Mixed race cancer sufferers turn to social media in desperate bid for donors
Zara Al Shaikh needs a bone marrow transplant to save her life, but doctors have been unable to find a donor with her rare tissue type due to her mixed ethnicity.
The 13-year old UK citizen with Anglo-Arabic ancestry has taken to Twitter to ask for help, inspired by the #MatchForLara campaign that helped find a donor for another young woman from a mixed-race background. Her tweet has been shared more than 12,300 times.
I urgently need a bone marrow transplant. I have a very rare tissue type due to mixed ethnicity (Arabic/British). Pls help me find a match
— Match4Zara (@Match4Z) February 11, 2016
Zara has not found her match yet. Her story is inspiring people all over the world to try and help her, from the BBC’s appeal on social media to a medical center in Qatar.
We have extended operating hours of our Screening Center to help find a #Match4Zara until 25 Feb, 2pm to 8pm 杭州桑拿,杭州夜生活,/pTYmNtLJfi
— Hamad Medical Corp. (@HMC_Qatar) February 21, 2016
The problem is also prevalent in Australia, where people of different ethnic backgrounds are often on the donor list for years. “It’s a complex issue,” says David Gottlieb, Professor of Haematology at the University of Sydney. “In Australia we do approximately 600 transplants a year. I would say that out of all patients, 10 to 20 per cent have trouble finding a donor, and as a result don’t make it to the standard form of transplant.”
He says it is particularly difficult for people of mixed ethnicity to find good matches in Australia. “The problem for ethnic subgroups is that the tissue types can be quite unusual. And those ethnic subgroups are often not well represented in the available registries.”
Lara @Casalara23 cousins at #Swab4All #Match4All #mixedrace #marrow drive @Stanford! #BeatCancer! #DiversifyDonors! pic.twitter杭州桑拿会所,/jWWdRcgFD7
— Patricia A Fortunato (@PFortunato) February 13, 2016
This has to do with the small population of certain ethnic groups, or the awareness of this issue is not very high. For instance, Aboriginal Australians are not well represented in the Australian donor registry. “It’s probably a variety of those reasons, people either aren’t aware of the possibility to become a donor or they elect not to become one,” says Professor Gottlieb.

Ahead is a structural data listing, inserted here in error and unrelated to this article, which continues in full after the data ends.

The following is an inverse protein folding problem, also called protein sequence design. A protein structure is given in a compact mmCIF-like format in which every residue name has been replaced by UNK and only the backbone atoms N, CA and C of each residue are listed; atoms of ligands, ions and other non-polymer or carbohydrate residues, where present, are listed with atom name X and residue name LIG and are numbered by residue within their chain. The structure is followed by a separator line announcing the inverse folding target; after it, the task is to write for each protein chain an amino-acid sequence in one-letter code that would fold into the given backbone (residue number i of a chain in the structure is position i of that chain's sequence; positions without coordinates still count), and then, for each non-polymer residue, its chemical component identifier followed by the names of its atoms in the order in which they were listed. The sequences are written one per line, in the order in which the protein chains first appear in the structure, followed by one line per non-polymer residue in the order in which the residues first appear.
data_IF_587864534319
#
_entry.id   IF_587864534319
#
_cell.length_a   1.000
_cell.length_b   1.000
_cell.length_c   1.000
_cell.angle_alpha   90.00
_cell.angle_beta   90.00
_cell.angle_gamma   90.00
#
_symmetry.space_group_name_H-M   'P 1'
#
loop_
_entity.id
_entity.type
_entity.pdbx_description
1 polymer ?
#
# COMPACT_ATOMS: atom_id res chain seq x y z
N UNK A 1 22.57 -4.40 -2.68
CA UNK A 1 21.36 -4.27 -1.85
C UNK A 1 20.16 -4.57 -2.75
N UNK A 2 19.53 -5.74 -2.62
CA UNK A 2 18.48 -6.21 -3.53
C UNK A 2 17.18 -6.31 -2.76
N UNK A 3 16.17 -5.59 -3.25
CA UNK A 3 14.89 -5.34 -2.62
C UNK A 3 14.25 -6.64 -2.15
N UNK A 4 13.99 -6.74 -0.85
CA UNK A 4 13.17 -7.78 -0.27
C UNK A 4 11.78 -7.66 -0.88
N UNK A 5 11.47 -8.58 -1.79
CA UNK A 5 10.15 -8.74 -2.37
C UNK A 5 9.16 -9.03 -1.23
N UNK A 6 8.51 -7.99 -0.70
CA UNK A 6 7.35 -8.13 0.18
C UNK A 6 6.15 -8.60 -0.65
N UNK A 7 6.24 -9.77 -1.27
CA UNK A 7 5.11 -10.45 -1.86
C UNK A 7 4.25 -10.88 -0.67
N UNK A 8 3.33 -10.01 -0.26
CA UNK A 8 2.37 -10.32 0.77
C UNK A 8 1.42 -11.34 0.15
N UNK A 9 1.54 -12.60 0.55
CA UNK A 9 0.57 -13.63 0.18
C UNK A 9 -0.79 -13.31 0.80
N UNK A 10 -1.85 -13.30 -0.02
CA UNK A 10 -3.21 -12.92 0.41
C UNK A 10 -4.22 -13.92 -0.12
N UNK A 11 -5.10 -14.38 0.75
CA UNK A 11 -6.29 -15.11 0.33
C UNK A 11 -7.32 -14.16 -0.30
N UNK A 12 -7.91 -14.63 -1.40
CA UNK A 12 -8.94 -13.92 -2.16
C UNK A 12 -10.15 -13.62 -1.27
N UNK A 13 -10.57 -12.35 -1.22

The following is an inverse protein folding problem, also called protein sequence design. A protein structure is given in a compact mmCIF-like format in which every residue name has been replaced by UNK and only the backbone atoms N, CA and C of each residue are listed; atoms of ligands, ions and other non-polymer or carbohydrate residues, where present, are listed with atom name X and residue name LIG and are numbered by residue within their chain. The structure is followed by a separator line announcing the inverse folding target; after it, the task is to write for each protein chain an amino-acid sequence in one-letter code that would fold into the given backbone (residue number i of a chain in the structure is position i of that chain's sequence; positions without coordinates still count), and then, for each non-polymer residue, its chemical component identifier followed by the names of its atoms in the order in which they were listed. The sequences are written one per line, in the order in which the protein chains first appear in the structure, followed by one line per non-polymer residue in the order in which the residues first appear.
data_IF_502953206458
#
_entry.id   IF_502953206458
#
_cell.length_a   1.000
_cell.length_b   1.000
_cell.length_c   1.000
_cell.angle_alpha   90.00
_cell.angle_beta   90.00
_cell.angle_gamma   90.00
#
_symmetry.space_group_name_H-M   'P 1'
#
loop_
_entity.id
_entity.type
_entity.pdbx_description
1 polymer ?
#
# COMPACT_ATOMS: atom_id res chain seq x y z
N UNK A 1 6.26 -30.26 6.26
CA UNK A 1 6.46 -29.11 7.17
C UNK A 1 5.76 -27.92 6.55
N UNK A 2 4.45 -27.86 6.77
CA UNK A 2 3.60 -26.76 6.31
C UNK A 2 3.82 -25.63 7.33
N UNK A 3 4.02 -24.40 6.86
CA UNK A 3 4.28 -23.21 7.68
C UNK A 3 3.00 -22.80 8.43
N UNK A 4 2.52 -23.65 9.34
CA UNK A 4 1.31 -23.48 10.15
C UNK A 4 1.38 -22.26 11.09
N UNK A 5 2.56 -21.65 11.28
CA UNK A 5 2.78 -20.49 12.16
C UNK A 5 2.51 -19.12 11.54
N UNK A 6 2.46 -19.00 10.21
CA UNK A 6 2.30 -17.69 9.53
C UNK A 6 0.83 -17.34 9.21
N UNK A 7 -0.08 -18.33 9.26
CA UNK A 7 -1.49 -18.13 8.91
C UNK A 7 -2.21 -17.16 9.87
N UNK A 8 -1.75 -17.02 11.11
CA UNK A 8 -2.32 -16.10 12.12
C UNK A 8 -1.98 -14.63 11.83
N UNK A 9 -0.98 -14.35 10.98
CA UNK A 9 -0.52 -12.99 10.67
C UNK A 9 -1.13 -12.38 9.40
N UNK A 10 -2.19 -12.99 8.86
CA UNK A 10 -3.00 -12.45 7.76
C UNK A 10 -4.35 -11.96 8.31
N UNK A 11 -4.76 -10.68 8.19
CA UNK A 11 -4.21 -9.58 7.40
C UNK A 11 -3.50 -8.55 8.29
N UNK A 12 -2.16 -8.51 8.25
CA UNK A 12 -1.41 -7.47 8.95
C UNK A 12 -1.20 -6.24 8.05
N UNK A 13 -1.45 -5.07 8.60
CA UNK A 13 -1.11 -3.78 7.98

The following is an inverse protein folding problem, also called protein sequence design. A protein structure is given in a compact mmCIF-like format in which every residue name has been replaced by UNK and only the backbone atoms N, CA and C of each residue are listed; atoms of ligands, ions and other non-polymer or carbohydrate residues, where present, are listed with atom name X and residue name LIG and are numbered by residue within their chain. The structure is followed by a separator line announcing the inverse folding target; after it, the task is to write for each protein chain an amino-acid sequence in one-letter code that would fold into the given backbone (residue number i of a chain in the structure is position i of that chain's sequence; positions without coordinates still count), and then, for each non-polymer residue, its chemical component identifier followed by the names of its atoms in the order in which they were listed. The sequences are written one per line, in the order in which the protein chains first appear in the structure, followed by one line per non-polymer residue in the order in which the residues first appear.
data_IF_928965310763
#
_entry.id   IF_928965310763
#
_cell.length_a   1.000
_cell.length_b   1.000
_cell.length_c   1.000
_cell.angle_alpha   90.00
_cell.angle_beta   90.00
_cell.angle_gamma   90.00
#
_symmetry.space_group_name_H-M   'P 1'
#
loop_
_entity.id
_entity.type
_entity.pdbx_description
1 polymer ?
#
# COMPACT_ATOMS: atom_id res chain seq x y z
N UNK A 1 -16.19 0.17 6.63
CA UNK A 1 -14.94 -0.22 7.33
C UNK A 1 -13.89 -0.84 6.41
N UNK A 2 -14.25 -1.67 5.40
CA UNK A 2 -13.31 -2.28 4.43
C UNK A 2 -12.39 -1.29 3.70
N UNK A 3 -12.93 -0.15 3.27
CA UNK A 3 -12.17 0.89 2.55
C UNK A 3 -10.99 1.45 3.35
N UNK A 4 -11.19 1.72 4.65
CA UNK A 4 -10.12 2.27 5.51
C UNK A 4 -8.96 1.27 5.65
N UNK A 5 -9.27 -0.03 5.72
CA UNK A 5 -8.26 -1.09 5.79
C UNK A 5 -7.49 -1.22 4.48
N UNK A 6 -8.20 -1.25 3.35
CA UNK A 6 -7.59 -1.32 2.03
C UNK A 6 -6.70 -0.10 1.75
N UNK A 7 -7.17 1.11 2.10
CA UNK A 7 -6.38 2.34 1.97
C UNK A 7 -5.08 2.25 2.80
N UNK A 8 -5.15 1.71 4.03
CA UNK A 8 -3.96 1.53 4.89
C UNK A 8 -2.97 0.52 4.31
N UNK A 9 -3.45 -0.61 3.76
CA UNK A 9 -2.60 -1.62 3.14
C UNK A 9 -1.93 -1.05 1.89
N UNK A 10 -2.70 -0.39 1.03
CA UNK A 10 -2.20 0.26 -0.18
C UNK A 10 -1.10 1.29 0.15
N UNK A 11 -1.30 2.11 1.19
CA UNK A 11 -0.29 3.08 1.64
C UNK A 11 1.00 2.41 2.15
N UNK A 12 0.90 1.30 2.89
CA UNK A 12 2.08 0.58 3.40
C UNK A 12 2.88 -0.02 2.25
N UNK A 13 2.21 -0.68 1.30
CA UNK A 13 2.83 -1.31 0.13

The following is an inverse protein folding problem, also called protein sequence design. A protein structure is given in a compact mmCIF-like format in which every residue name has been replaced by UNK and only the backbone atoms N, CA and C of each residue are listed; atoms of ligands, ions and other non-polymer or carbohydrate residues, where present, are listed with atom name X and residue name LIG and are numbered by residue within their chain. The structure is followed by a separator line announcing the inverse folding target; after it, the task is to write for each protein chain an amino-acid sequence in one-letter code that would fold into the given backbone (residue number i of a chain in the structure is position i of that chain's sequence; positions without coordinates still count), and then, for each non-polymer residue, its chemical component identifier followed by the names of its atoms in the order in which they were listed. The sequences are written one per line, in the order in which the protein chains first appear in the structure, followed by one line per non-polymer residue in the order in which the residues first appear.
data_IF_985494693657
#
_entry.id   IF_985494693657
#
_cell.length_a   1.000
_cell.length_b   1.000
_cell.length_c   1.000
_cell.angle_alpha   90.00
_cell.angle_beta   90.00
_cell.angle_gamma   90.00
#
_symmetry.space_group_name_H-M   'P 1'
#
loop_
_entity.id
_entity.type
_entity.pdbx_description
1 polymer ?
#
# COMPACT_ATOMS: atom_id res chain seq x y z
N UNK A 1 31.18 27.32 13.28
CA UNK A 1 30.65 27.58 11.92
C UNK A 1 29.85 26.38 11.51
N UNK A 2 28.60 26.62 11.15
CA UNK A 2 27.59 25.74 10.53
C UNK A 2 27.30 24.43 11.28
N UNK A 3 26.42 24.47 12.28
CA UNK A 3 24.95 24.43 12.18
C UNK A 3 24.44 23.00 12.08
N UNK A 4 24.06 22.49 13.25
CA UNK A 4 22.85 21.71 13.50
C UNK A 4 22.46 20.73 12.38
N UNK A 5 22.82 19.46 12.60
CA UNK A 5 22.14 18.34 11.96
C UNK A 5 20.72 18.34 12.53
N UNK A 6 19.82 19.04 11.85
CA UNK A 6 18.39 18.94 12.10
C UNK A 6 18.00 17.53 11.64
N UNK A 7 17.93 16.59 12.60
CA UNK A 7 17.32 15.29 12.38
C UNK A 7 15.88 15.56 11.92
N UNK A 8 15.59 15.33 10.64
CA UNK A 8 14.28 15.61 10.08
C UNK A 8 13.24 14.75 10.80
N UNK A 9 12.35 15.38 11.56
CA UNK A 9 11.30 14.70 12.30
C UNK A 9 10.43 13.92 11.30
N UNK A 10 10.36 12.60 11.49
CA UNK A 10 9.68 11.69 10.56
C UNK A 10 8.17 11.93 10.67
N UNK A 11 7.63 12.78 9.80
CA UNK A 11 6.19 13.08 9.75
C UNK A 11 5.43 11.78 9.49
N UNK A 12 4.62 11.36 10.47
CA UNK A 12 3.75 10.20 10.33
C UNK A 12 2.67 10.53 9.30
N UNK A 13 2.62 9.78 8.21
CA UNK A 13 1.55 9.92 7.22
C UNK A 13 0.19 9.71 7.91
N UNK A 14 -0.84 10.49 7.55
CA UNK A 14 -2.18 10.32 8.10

‘Social media campaigns can increase the available pool of donors’
Social media campaigns encouraging people to become donors can be very successful, he says. “I think it is a great idea and it can be very helpful. It is likely to increase the available pool of donors.”
Rajesh Sharma, 53, was born in Fiji and has an Indian background. In February 2013 he was diagnosed with chronic myeloid leukaemia. He reacted badly to prescribed medication so soon after his doctors suggested a transplant. Now 18 months later, Rajesh is still waiting for a suitable match.
“I did not think it would be this difficult to find a donor,” he says. It has been a trying time for him and his family. He and his partner have three children. Rajesh is very vocal about his situation, because he believes people should be made aware of this issue. “Before I was diagnosed, I didn’t have a clue. Now I’m taking an active role with the Leukaemia Foundation so that more people become aware of this.”
Professor Gottlieb says they are looking into ways around getting a standard transplant. “New immune therapies for some types of leukaemia are looking very promising,” he says. Early trials have shown “extraordinary” results.
“This is a genetic engineering technique in which the patient’s own cells are armed to be able to recognise and kill the leukaemia,” he says. Particularly in acute lymphoblastic leukaemia (ALL) this looks to be “tremendously effective”. “It’s a very exciting development, and it may ultimately replace the need to take a patient to transplant. But it’s probably a little early to say that at this point,” he adds.
[email protected] = #match4all
Help us find a match 4 every1! #match4lara #beatcancersooner pic.twitter杭州桑拿会所,/tjJGt2hefb
— AADP (@aadp) February 16, 2016
There are also some developments in research looking into using donors that are ‘half matched’, which opens op the option of using donors that previously wouldn’t have been considered. But this treatment is still in the development stage. “The outcomes in half matched transplants look encouraging. But they are not 100 per cent curative without side effects,” says Professor Gottlieb.
A transplant with a perfectly matching donor is still by far the most preferred treatment. “If we had a choice, we would still prefer to go to a transplant where we have a fully matched donor. The results of that are very well established.”
Rajesh just wants the word out about the difficulties people like him face. “It is vital that people understand. But because it is not something they can see, it is harder for them to comprehend. So we need to make more people aware of this,” he says. He believes social media can help raise awareness. “If we can’t get it in the conventional sense, then of course we should try this.”
The hashtag #Match4All continues to pop up on the web. People from the UK to Canada are using it to ask for help in finding a stem cell donor. Lara has found her one-in-25-million match. In the video below she thanks everyone who was involved in the #Match4Lara campaign and urges people to sign up as a donor. Diversifying the donor registries and getting more people on the donor registry in general continues to be a struggle.